NEW YORK — Since the start of the COVID emergency in America, health officials have warned communities of color about their higher vulnerability to the virus. In a surprising discovery, researchers in New York say Blacks and Hispanics are actually less likely to have a severe illness or die from COVID-19 once they reach the hospital compared to White patients.
Investigators from New York University focused on patient records from over 9,700 people tested for COVID-19 across the NYU Langone Health system. Those records come from March 1, 2020 to April 8, 2020 and followed patients until May 13, 2020. The New York City area was one of the original hot spots for the virus in the United States during this time.
“We know that Black and Hispanic populations account for a disproportionate share of COVID-19–related deaths relative to their population size in New York and major cities across the country,” says study lead author Gbenga Ogedegbe, MD, MPH, in a university release.
“We were, however, surprised to find that Black and Hispanic patients were no more likely to be hospitalized across NYU Langone than white patients, which means we need to look at other structural factors at play that are negatively affecting outcomes in these communities. These factors include poor housing conditions, unequal access to healthcare, differential employment opportunities, and poverty—and they must be addressed.”
Does COVID have a smaller racial disparity than many believe?
The results reveal 4,843 patients tested positive for coronavirus during the study. Of that group, 39 percent were White, 25.9 percent Hispanic, 15.7 percent Black, seven percent Asian, and another 7.4 percent identified as multiracial or other. More than half of the patients (2,623) went into the hospital due to their condition.
Of these hospitalizations, the demographics were nearly unchanged, with 39.9 percent White, 27.3 percent Hispanic, 14.3 percent Black, and 6.9 percent Asian. The greatest commonality between these hospitalized COVID patients was that they were older with a higher chance of death from disease.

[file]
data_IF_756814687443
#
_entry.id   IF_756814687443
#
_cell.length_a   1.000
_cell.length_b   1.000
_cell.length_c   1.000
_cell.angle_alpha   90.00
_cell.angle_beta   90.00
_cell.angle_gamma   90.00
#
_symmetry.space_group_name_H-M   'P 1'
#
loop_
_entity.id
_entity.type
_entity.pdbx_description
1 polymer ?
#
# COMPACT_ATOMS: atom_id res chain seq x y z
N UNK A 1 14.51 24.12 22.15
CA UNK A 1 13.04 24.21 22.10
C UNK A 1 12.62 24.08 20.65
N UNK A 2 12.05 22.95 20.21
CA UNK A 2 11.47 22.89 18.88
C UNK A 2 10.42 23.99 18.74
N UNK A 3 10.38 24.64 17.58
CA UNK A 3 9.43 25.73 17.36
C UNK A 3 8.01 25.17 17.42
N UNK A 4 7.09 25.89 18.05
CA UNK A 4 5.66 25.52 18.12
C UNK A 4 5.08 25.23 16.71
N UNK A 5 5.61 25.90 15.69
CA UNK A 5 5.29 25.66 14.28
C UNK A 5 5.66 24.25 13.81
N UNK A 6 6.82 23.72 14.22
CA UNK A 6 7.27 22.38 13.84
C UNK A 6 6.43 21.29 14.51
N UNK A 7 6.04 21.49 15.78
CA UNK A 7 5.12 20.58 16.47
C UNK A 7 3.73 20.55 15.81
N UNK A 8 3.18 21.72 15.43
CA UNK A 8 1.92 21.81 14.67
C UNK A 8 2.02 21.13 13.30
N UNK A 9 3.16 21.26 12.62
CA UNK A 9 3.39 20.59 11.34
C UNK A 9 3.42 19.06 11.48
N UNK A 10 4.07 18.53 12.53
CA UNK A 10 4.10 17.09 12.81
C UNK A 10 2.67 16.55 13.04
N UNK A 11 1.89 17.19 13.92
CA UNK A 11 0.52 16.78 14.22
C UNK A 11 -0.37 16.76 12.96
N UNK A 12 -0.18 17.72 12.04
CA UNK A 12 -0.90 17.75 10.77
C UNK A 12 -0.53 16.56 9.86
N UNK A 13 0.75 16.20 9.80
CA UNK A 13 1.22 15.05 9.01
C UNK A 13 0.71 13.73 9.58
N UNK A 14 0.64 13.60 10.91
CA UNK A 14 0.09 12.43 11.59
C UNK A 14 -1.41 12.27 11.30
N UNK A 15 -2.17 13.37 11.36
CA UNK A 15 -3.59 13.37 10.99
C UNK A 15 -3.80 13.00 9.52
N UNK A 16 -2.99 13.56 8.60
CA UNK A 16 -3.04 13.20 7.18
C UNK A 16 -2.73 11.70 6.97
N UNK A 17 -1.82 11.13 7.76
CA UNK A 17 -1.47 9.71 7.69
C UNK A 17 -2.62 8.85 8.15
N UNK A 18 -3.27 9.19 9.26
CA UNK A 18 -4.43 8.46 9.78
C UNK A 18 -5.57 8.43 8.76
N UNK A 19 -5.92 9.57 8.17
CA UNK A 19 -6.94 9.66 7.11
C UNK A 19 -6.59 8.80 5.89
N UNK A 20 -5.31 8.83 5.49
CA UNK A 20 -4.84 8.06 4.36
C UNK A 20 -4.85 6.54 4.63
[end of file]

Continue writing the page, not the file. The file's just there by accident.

Luckily, over 70 percent of the patients entering the hospital would eventually be discharged. More than a third experienced a severe COVID-19 infection and 24.7 percent of the group tragically died of the virus. Just under five percent were still in the hospital at the end of the study on May 13.
After examining all these outcomes, the NYU team finds hospitalized Blacks and Hispanics had a lower chance of developing a severe infection or dying than Whites. After taking age, sex, insurance status, and other health issues into account, hospitalized Blacks continued to have a lower risk of death from COVID than their White peers.
Asian patients actually displayed higher odds of needing hospitalization than Whites, even though they are less likely to receive a positive COVID test.
Social factors influencing the pandemic
“Our findings provide more evidence that the social determinants of health play a critical role in determining patient outcomes, particularly for Black patients, before they ever get to the hospital,” says NYU Langone’s Joseph E. Ravenell, MD.
“However, we do see a bit of a paradox. In keeping with other research, we’ve found that once Black patients with COVID-19 make it to the hospital—despite coming from lower-income neighborhoods—their odds of dying are similar to or lower than White patients. Meanwhile, we also know that Black and Hispanic people are disproportionately contracting and dying of COVID-19 across the country.”
The doctors add Black communities are more likely to have insufficient or no health insurance at all compared to whites. Researchers say this makes people of color more likely to die at home than in a hospital.
Another factor the team is looking at is the differences between men and women. The study says hospitalized men fare worse than women dealing with COVID-19. In this study, 62 percent of the hospitalized Black patients were female.
The study appears in JAMA Network Open.